Disney’s decision to start its own streaming service makes sense, said IAC chairman and former studio exec Barry Diller during a keynote conversation at the Internet Association’s Virtuous Circle Summit Monday morning. However, the Mouse shouldn’t expect to ever catch up to Netflix. “The network effect is so huge,” he said.
Diller reiterated his view that big tech companies like Google, Apple, and Netflix are virtually unstoppable. “I do not think these large companies will be interrupted in their growth,” Diller said. “Every year, they take more share rather than lose share.”
As part of that growth, it would be natural for companies like Amazon to buy more and more media content, and even bid for sports rights. However, Diller argued that the Amazons and Googles of the world won’t buy studios or other legacy media companies any time soon: “I don’t think they need to, really.”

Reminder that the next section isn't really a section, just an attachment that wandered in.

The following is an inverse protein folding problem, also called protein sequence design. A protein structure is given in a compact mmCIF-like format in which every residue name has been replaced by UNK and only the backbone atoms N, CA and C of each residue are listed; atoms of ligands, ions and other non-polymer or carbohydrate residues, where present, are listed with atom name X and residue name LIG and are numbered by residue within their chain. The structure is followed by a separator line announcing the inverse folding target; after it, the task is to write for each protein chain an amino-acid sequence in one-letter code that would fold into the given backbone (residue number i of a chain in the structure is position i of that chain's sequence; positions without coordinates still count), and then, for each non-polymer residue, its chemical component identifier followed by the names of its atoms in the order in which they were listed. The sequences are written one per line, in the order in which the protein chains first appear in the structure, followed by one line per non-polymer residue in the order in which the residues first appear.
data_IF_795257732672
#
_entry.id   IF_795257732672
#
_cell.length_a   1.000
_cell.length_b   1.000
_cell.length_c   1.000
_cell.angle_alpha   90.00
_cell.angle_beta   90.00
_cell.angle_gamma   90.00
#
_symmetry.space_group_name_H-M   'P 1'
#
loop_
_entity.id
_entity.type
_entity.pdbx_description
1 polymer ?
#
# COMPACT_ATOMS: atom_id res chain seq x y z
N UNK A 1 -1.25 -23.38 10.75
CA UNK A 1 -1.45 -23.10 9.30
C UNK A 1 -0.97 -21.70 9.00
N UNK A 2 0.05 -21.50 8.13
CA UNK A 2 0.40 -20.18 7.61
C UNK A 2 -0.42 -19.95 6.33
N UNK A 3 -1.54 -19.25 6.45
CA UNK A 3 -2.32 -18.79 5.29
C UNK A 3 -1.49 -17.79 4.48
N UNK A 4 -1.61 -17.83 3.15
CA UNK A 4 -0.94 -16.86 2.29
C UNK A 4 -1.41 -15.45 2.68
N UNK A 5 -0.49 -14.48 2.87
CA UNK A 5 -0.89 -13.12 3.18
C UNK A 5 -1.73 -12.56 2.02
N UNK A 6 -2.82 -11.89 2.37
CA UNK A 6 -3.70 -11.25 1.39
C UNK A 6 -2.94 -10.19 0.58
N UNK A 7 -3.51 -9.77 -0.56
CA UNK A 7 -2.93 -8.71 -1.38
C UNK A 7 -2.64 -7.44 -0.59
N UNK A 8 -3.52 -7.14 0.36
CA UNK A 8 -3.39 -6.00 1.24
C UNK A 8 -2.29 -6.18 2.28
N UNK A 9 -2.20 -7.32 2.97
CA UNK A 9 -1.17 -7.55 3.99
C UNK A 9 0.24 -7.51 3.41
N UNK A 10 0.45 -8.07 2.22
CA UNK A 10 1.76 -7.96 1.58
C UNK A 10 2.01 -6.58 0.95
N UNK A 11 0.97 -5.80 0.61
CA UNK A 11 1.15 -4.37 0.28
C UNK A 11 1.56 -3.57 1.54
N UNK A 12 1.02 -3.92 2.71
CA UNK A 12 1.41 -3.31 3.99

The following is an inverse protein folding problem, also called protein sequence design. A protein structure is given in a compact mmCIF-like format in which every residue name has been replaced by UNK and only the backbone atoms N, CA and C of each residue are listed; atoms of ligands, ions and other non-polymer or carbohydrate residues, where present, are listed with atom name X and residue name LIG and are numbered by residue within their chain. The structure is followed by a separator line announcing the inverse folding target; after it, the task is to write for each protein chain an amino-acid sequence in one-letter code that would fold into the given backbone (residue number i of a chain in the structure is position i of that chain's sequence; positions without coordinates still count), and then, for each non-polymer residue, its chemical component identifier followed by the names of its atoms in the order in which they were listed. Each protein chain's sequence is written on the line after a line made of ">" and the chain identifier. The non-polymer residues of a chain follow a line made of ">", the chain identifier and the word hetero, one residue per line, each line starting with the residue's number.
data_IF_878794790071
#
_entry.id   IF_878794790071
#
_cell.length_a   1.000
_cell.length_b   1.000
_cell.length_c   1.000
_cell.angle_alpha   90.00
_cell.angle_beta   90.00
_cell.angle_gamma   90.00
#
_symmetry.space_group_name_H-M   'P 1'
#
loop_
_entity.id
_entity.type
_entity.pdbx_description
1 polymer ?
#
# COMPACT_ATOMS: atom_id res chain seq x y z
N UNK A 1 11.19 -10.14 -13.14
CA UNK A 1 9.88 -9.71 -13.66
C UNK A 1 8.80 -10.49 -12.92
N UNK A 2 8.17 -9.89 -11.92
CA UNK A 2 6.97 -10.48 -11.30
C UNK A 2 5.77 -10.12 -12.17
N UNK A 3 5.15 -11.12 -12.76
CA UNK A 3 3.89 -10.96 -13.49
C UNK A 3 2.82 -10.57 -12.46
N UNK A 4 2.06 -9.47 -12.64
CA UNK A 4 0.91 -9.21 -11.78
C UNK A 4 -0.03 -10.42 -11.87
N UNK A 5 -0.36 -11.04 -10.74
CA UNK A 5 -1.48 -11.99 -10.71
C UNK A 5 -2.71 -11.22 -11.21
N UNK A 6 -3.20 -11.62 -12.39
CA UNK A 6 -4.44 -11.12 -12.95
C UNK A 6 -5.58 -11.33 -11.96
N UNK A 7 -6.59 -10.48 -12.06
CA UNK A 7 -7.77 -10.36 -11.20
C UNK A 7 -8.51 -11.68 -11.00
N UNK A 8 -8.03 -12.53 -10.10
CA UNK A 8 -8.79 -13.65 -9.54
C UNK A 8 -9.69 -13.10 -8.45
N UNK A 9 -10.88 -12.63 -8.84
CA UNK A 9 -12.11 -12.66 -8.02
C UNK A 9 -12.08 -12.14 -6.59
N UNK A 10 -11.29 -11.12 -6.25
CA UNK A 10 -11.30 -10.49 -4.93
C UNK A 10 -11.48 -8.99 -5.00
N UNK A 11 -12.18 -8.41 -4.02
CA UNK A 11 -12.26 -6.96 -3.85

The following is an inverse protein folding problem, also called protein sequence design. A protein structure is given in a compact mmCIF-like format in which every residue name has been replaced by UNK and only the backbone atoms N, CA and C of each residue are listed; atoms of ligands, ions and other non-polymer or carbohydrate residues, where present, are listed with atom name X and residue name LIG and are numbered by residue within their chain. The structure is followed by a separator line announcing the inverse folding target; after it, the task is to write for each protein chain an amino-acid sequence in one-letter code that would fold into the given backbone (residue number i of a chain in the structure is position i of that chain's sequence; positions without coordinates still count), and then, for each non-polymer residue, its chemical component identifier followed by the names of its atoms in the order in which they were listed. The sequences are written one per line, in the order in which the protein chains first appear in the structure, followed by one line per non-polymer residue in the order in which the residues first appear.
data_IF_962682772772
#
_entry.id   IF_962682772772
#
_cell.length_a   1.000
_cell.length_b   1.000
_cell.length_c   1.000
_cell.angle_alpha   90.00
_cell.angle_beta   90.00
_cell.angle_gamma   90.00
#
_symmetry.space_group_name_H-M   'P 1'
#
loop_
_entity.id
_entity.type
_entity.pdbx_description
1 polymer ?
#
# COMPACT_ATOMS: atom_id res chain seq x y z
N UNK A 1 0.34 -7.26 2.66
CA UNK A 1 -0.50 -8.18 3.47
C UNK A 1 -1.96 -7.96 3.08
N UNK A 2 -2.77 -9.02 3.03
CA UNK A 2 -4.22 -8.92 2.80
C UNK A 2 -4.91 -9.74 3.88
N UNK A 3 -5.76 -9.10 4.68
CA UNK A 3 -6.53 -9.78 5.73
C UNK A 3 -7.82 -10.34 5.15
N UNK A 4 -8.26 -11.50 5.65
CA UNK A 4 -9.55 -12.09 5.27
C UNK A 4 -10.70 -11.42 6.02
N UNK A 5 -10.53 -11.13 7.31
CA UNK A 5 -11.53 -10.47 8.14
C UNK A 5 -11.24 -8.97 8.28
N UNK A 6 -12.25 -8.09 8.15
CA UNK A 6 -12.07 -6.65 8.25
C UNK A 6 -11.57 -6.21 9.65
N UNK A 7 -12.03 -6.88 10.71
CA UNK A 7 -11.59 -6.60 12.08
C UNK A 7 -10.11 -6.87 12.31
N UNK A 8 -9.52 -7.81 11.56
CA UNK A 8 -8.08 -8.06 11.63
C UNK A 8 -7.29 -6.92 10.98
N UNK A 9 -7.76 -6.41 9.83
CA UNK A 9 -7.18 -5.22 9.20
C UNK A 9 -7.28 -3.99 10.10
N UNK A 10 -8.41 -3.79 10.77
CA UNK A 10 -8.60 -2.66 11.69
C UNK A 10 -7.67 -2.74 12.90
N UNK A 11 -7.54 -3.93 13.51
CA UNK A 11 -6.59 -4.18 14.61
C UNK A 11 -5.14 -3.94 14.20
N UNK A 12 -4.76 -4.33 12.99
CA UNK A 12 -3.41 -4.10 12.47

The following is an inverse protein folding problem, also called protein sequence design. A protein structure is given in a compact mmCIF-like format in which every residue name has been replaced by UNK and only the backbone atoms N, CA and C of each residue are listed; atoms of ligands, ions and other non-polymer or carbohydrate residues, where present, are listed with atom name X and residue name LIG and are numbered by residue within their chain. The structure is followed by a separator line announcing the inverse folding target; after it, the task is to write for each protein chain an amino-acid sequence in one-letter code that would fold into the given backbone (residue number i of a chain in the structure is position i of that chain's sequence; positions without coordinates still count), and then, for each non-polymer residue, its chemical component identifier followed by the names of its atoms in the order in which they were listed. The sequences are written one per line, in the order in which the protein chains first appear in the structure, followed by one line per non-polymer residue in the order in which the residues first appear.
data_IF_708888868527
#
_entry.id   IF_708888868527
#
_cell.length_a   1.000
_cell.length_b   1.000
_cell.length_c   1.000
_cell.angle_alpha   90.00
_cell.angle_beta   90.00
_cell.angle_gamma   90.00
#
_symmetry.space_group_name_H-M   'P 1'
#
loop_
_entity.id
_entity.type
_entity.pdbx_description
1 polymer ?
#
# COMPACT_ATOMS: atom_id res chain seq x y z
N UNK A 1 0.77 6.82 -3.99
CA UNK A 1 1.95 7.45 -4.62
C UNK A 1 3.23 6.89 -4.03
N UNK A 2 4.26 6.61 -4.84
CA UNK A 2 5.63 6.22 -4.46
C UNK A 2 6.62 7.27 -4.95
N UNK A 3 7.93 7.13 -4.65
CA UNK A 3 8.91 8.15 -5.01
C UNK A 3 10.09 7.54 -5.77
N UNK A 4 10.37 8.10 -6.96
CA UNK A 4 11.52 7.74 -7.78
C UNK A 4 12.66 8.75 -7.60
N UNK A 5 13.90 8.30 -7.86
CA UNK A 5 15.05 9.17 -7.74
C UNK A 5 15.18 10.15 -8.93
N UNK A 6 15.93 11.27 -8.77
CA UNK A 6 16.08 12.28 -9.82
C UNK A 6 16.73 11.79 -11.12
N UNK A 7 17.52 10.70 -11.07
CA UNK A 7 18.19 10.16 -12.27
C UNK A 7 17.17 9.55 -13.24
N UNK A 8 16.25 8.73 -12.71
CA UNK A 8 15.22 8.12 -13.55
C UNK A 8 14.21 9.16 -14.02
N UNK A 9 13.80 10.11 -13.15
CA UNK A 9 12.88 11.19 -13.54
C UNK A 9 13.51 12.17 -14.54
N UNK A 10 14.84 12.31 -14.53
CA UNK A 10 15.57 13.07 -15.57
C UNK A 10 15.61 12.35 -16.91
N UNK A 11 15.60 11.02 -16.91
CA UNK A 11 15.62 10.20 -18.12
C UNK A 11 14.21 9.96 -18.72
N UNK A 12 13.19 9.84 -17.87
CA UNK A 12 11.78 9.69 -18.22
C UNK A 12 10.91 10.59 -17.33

Diller did agree that there was a danger in the big tech companies getting too big without regulatory oversight. “They are going to get larger. Regulation has to follow, or should follow,” he said. One of the areas that could use more regulation is ad targeting and the possibility to abuse it for political purposes, he argued.
The big tech companies also have a huge impact on Diller’s own business, who revealed Monday that Expedia and IAC together spend about $3.5 billion a year on advertising. “80% of it goes to Google.” Still, he argued that it wasn’t necessary to put a stop to these companies’ growth: “I don’t think they should be broken up.”
Diller, who decades ago led Paramount and Fox, on Monday also opined on the future of the movie business. With Netflix and Amazon increasingly investing in movies, the traditional release windows would ultimately collapse. Theaters would continue to exist for communal experiences, but most consumers would watch new releases from the comfort of their own couch in the near future, he said: “The vast majority is going to be day-and-day, in your home.”